‘No One Has a Clear Idea about What the Effects Would Be’
HANOVER, Germany, Sept. 4 — Following are excerpts from an interview with Chancellor Gerhard Schröder of Germany, reflecting on events since Sept. 11. The interview was conducted in German and translated by The New York Times.
Q: Did Sept. 11 really change the world, or is that just an American way of looking at it?
A: First of all, it is understandable that the reaction in America, which for the first time was attacked on its own territory, was more intense than in the rest of the world. But it was also interesting for me to observe how much it affected the Germans, for example, and others as well. The large demonstration in Berlin by 200,000 or 300,000 people was in fact a spontaneous expression of sympathy and solidarity. And I also experienced it much closer to home — if I may be permitted to say so — since my wife had once lived not far away, on the Upper West Side. [ . . . ]
I believe it not only changed America, but also the world, in two ways: first, it was astounding how fast and how impressively this international coalition came into being. One said that the offer of support was a self-evident duty as a friend. And Germany agreed to break with tradition in deploying military forces outside Europe.
But that is only one side of it. I think the other side is that changes have taken place because the analysis of the threat had to be changed. That is to say, in the past, countries or alliances felt themselves threatened by other countries or alliances. That was, after all, the classic confrontation in the cold war. What happened in New York and Washington — this attack on the two cities and on the people in them — has shown that there is a privatized form of war, waged by terrorist organizations, and that we have to defend ourselves against this using appropriate means, including military means.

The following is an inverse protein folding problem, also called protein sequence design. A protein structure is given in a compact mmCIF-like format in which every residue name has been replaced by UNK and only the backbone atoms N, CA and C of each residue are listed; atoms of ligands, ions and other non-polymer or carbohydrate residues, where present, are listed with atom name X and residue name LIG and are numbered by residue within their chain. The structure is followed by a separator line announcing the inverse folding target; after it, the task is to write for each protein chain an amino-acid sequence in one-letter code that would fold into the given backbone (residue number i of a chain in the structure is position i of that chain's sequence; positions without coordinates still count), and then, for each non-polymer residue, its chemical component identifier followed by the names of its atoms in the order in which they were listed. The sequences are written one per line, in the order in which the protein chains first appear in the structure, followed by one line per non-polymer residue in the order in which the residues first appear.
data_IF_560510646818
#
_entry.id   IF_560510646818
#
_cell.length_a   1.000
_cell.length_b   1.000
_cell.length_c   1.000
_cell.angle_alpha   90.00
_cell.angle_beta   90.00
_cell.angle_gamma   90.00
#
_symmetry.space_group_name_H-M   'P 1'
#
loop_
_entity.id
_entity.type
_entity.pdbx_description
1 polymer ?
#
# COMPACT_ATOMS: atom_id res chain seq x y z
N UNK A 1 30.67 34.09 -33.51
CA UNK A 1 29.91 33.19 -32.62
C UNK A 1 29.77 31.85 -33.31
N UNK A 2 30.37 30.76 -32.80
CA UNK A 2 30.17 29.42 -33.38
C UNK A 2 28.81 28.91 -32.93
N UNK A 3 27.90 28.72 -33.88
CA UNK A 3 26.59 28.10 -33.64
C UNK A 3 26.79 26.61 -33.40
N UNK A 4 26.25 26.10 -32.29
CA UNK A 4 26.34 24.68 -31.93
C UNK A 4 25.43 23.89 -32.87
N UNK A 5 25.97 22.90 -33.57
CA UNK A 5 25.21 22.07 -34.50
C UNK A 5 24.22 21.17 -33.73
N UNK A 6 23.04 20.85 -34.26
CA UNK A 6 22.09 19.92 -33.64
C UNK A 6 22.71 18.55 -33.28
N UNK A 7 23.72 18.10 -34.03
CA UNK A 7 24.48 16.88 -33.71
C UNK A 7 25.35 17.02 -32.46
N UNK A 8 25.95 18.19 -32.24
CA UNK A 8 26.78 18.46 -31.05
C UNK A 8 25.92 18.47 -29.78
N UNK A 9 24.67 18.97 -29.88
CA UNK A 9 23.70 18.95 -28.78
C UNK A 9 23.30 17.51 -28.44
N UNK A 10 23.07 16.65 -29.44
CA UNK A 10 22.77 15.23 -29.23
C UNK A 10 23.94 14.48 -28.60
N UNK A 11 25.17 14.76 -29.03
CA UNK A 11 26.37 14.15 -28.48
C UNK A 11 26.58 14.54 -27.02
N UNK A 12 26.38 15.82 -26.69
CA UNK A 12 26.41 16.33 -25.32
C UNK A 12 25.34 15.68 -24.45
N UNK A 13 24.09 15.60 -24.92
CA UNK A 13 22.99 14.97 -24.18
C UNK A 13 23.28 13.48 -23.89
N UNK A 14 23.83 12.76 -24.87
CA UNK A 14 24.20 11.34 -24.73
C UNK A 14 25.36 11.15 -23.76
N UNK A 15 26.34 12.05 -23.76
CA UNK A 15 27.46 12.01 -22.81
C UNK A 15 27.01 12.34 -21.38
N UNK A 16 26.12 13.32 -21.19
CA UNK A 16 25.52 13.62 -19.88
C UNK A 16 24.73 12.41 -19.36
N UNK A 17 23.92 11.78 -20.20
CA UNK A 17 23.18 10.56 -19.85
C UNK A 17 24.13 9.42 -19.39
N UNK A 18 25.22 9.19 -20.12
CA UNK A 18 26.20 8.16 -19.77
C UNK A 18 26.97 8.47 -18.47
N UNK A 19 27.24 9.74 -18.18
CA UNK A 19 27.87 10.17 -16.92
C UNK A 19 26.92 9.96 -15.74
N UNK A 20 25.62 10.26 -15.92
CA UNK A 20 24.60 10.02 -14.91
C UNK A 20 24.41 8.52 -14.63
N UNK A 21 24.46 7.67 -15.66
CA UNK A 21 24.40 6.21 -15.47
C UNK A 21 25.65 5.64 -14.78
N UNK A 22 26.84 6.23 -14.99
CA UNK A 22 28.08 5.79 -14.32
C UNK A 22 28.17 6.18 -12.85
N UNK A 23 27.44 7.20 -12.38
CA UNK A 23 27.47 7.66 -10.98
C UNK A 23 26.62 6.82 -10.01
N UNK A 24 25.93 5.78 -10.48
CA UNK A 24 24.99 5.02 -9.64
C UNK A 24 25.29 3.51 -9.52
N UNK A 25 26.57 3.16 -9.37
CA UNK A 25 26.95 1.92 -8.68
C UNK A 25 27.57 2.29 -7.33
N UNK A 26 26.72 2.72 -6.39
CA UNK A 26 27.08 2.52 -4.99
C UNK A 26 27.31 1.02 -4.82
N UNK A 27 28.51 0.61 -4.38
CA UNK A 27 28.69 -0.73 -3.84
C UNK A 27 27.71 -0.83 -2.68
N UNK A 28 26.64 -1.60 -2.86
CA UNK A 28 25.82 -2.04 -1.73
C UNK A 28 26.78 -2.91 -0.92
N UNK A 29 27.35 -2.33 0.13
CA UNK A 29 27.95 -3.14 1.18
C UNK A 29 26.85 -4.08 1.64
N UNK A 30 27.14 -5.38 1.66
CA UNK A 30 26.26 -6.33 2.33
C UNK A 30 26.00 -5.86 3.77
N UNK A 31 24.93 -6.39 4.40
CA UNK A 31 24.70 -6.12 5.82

So I believe two things have changed. First there is the question: who is threatening the civilized world? Not only countries, but also forms of privatized violence that never used to exist in this form. And the second remarkable thing is the unity at the United Nations, rallying an international coalition against terror. It is important to keep the awareness of both alive. [ . . . ]
I asked myself why the attack on New York affected so many people in the world in such a special way. I think the answer has to do with the special importance that this city has always had for all those who were forced to or wanted to leave their own country. New York is thus a symbol of asylum. This was very much the case during the Nazi period in Germany. [ . . . ]